You suffer from a simplistic, robotic view of biblical paraenesis. On the one hand, some commands and prohibitions reflect moral absolutes. On the other hand, some commands and prohibitions address typical situations, but don't cover atypical situations. Take the sole caregiver of a senile, bedridden spouse or parent. Or a parent at the bedside of a dying child. Or the parent of an autistic child who's dangerous to himself if left unattended. Christians in situations like that don't have the same freedom of action. Moreover, there are circumstances where we have competing obligations. In case of conflict, a higher duty temporarily overrides a lower duty. If you don't wish to be a Pharisee who rigidly applies biblical injunctions without regard to necessary exceptions or priority structures.

Fear of persecution or martyrdom is not a justification to repudiate the Christian faith or disown fellow Christians to avoid risky association. There is, however, an elementary difference between acting out of cowardly self-interest and acting out of consideration for the sake of others. Motivations can be relevant to the licit or illicit character of an action.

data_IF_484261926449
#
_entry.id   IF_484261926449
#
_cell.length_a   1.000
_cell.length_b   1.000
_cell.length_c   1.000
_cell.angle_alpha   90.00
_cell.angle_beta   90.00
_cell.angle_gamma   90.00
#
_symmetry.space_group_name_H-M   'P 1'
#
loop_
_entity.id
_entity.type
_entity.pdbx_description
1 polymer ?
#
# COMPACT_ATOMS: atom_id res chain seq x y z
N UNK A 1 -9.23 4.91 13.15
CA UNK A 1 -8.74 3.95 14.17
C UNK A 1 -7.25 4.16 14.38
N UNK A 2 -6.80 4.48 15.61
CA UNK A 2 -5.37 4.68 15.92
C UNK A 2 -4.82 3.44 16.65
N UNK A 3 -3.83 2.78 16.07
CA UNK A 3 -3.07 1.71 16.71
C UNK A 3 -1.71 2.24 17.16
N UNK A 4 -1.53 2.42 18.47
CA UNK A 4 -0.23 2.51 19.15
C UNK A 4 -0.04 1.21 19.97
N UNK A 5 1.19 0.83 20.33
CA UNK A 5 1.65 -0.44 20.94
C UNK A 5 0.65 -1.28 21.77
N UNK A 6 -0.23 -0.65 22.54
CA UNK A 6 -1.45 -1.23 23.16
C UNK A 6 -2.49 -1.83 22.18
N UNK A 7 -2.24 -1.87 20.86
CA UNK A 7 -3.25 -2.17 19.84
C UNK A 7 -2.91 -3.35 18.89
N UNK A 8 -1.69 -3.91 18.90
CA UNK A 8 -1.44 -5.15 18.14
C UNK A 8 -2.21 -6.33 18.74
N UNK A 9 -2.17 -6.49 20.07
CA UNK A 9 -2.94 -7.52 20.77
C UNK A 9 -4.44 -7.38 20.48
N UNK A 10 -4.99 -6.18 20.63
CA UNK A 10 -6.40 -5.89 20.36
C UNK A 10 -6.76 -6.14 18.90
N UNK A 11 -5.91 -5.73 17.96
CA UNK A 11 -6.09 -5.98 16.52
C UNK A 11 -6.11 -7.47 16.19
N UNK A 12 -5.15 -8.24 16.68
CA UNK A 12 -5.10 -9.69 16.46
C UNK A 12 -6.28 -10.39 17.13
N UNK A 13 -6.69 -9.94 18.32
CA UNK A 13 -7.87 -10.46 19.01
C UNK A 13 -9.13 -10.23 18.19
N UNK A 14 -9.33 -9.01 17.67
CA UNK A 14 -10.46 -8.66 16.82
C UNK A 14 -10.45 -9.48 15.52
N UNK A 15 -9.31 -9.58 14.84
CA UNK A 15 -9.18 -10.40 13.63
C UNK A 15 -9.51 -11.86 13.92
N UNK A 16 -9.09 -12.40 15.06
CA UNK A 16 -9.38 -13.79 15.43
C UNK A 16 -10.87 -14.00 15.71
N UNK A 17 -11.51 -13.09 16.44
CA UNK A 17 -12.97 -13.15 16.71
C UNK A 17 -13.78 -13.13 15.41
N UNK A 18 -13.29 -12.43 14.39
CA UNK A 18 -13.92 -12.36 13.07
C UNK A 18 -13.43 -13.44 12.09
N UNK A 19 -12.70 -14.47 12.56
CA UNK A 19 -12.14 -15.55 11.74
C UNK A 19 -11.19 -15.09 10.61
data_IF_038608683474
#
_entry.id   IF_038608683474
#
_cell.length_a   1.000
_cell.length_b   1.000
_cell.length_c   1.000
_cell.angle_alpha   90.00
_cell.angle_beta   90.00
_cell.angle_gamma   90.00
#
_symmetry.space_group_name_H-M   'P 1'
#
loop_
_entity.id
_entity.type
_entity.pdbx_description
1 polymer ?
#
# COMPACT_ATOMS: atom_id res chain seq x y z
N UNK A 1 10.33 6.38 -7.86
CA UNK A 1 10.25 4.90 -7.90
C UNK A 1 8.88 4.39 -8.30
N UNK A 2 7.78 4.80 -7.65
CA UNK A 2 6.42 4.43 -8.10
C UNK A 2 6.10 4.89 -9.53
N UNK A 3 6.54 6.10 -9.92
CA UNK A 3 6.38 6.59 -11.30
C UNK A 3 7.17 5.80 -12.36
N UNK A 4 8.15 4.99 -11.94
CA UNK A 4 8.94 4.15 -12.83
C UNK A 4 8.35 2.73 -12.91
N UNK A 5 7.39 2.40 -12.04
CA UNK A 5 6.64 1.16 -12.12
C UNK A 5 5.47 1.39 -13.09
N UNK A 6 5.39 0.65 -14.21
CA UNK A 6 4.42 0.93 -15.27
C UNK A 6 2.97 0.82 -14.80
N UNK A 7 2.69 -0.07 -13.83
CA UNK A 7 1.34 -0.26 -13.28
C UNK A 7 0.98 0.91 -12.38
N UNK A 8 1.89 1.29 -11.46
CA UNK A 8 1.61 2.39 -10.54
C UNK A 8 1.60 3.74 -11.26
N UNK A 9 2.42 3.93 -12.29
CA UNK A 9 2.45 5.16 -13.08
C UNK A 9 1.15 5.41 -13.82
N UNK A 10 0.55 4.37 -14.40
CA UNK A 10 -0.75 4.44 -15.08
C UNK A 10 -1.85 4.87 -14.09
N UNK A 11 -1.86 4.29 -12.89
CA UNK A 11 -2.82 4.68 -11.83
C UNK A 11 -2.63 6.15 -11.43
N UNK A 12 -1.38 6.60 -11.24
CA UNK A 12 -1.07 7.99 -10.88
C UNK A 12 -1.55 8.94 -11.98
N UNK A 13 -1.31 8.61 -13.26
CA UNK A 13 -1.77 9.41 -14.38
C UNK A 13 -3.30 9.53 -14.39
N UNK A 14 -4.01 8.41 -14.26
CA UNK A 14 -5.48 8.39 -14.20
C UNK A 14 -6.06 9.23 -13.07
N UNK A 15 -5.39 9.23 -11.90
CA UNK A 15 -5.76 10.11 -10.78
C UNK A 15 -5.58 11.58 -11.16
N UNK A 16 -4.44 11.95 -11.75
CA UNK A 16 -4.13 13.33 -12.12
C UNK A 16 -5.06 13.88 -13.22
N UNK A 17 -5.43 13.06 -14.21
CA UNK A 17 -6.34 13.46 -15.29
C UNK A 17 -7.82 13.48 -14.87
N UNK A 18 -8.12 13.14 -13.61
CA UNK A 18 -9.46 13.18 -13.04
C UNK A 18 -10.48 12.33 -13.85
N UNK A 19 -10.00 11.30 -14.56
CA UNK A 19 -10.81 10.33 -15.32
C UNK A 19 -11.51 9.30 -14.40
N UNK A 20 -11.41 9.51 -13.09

Another little immigration problem

I'm reading some Roman history these days:

The opening scenes of the 2000 blockbuster Gladiator are based on the victories of Marcus Aurelius over the Marcomanni, a Germanic tribe of south-central Europe, in the third quarter of the second century. Two hundred years later, the Romans were still at it. In 357, 12,000 of the emperor Julian’s Romans routed an army of 30,000 Alamanni at the battle of Strasbourg. But within a generation, the Roman order was shaken to its core and Roman armies, as one contemporary put it, ‘vanished like shadows’. In 376, a large band of Gothic refugees arrived at the Empire’s Danube frontier, asking for asylum. In a complete break with established Roman policy, they were allowed in, unsubdued. They revolted, and within two years had defeated and killed the emperor Valens – the one who had received them – along with two-thirds of his army, at the battle of Hadrianople.

Heather, Peter. The Fall of the Roman Empire (p. xi). Oxford University Press. Kindle Edition.

The Qur’an’s Turn to Violence

Is Job fictional?

An argument against the historicity of Job is the poetic character of the book. Real people don't speak in long poetic speeches–unless they're Shakespearean actors. In addition, the book has some literary symmetries which are unrealistic.